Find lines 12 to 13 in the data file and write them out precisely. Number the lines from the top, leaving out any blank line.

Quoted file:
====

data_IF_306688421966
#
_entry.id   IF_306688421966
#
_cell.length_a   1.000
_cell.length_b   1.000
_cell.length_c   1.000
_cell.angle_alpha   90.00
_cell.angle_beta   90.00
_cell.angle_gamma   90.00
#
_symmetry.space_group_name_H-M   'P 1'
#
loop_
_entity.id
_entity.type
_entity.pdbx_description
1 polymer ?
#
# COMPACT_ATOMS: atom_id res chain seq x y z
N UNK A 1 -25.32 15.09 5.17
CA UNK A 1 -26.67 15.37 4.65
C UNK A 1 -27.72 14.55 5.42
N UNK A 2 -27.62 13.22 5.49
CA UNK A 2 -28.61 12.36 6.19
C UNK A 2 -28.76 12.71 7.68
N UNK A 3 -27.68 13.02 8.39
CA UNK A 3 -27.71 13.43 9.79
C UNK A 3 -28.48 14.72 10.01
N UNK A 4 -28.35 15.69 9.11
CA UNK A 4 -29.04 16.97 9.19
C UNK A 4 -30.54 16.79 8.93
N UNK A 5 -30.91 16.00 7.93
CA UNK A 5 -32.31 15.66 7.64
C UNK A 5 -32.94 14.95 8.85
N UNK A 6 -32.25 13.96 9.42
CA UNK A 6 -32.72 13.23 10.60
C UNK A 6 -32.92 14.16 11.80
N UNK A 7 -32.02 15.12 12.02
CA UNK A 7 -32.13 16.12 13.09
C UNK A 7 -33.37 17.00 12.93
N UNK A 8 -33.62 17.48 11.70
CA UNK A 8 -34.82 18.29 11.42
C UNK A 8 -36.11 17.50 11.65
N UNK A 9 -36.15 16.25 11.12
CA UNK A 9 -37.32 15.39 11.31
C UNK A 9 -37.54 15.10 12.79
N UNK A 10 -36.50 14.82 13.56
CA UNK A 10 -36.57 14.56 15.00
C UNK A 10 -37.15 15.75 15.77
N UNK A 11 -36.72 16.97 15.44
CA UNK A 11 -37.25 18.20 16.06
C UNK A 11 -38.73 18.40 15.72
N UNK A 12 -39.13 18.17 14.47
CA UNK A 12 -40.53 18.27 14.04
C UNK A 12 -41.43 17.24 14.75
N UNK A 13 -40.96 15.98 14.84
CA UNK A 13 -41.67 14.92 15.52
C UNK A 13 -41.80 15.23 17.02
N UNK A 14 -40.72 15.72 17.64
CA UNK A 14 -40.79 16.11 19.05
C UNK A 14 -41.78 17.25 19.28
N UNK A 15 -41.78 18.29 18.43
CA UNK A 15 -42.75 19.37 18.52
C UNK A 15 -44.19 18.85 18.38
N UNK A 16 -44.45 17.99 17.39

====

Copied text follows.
_symmetry.space_group_name_H-M   'P 1'
#